Long-term follow-up of retinal function and structure in trpm1-associated complete congenital stationary night blindness
Research output: Contribution to journal › Article
Purpose: TRPM1-associated congenital stationary night blindness (CSNB) is characterized by nystagmus and high myopia. We assessed retinal function and structure over long-term follow-up up to 10 years in two siblings from a family with the homozygous deletion c.2394delC in exon 18 that we previously identified. In addition, we describe retinal function and structure in two other siblings with the novel homozygous c.1394T>A (p.Met465Lys) missense mutation. Methods: Clinical examination included full-field electroretinography, axial length measurements, and multimodal retinal imaging. Molecular genetic tests included next-generation sequencing and Sanger sequencing. Results: All patients had non-recordable rod responses and electronegative configuration of the rod-cone responses at presentation. There was a median of 26% reduction in the dark-and light-adapted electroretinographic (ERG) amplitudes over 4 years. Myopia progressed rapidly in childhood but showed only a mild progression after the teenage years. Visual acuities were stable over time, and there was no sign of progressive retinal thinning. All patients had axial myopia. A novel homozygous c.1394T>A (p.Met465Lys) missense mutation in TRPM1 was identified in two siblings. Conclusions: Further prospective study in larger samples is needed to establish whether there is progressive retinal degeneration in TRPM1-associated CSNB. The associated myopia was found to be mainly axial, which has not been described previously. The mechanism of myopia development in this condition remains incompletely understood; however, it may be related to altered retinal dopamine signaling and amacrine cell dysfunction.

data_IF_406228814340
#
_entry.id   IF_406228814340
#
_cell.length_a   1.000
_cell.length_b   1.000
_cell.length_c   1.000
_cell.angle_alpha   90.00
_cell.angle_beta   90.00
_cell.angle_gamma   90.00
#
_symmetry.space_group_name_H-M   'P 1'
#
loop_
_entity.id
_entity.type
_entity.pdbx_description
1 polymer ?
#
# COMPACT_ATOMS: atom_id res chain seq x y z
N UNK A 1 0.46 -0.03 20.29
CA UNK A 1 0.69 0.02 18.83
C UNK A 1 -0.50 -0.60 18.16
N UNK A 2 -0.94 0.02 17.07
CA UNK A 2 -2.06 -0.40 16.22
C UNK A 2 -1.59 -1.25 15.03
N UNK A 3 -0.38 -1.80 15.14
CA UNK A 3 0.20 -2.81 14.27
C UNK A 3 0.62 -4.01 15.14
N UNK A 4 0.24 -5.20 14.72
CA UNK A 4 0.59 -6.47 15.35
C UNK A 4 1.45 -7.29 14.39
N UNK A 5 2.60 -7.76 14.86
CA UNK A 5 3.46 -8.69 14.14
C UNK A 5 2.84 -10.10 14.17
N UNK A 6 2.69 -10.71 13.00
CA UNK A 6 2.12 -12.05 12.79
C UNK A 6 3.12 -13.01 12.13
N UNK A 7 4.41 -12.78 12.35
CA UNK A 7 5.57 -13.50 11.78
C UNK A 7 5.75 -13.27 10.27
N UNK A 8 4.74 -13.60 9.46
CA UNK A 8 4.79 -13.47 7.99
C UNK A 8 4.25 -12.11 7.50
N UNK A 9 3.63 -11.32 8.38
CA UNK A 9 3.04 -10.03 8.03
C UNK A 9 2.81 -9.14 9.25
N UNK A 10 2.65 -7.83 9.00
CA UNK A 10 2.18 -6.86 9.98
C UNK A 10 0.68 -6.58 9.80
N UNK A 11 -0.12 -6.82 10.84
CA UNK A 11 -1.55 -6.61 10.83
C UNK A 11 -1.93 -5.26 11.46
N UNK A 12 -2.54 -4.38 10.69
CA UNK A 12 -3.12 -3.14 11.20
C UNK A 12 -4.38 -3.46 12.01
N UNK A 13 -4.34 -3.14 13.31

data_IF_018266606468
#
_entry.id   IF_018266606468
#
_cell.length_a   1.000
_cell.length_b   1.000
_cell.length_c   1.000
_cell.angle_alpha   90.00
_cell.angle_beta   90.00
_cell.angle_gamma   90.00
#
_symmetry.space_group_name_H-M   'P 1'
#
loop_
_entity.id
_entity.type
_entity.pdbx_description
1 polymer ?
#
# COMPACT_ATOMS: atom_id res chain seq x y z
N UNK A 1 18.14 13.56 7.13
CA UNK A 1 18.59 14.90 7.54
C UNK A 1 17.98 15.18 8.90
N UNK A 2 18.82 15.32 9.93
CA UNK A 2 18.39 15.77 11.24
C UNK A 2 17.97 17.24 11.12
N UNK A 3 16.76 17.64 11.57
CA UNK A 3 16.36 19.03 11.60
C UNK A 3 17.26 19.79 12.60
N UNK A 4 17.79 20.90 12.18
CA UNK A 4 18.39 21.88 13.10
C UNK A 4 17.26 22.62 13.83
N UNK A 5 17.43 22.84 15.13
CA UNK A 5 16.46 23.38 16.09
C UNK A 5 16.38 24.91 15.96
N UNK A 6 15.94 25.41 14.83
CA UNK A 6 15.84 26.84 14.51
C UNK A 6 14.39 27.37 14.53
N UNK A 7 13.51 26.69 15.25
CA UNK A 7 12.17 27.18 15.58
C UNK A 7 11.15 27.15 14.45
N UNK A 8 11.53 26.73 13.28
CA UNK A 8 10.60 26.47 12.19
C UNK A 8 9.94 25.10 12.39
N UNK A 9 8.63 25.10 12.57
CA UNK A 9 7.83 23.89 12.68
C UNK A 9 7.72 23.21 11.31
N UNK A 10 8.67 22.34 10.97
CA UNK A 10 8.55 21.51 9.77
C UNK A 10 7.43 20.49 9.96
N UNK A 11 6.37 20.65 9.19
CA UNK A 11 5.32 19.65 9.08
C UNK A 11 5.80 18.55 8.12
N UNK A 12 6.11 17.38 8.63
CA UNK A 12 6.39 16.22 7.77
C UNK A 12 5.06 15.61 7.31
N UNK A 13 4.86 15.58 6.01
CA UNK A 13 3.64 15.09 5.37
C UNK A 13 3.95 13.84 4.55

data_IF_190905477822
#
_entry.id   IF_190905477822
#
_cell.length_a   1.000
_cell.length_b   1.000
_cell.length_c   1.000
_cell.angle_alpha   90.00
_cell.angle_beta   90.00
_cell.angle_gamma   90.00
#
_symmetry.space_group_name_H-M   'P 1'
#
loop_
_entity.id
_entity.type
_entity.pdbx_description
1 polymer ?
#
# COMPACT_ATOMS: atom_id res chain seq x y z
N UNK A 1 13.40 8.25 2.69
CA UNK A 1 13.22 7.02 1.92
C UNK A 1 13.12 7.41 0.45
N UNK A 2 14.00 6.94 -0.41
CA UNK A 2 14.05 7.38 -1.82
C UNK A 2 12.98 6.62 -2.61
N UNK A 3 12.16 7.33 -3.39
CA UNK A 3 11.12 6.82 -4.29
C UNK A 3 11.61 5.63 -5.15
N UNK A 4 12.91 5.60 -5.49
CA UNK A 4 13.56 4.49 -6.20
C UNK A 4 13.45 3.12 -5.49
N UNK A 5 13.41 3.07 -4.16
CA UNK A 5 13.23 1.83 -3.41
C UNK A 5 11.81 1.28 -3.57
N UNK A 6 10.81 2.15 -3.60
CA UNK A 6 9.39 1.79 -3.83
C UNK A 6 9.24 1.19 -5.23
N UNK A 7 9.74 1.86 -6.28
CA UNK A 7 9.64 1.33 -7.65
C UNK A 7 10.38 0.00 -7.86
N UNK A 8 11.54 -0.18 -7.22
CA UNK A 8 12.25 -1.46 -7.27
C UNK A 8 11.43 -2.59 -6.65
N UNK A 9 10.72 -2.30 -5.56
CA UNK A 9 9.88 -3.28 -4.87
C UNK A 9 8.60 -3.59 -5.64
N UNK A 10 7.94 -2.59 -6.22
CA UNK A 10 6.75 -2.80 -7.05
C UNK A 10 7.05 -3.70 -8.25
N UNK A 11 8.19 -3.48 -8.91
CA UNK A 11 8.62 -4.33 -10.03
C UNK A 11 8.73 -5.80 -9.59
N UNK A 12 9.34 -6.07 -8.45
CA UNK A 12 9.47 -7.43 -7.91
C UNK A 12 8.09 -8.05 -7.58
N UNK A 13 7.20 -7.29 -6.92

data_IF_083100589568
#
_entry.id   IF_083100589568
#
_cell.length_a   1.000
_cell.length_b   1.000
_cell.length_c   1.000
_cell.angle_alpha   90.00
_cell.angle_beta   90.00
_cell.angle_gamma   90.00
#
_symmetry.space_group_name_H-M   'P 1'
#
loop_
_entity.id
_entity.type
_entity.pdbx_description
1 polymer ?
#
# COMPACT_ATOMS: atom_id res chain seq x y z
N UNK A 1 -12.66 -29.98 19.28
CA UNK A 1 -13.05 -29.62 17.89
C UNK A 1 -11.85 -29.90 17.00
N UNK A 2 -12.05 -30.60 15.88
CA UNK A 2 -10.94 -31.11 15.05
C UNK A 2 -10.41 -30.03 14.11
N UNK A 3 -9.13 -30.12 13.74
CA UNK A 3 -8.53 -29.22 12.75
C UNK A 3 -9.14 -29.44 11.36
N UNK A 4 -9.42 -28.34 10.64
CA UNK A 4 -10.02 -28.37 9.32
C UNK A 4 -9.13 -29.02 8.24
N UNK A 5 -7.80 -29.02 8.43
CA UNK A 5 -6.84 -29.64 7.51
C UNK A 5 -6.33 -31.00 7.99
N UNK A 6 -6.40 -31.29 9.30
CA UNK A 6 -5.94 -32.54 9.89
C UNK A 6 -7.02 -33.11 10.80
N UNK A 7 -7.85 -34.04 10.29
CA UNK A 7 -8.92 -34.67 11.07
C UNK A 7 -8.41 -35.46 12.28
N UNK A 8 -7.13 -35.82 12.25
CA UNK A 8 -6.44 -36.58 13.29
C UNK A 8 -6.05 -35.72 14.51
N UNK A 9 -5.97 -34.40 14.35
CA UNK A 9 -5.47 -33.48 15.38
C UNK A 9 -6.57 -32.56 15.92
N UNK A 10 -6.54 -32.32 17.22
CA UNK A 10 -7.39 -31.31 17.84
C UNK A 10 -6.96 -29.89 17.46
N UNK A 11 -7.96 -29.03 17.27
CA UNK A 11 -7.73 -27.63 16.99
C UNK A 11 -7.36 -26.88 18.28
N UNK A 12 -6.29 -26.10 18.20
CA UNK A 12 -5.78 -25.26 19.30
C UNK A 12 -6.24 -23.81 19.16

|Research areas and keywords||
Subject classification (UKÄ) – MANDATORY
|Publication status||Published - 2019|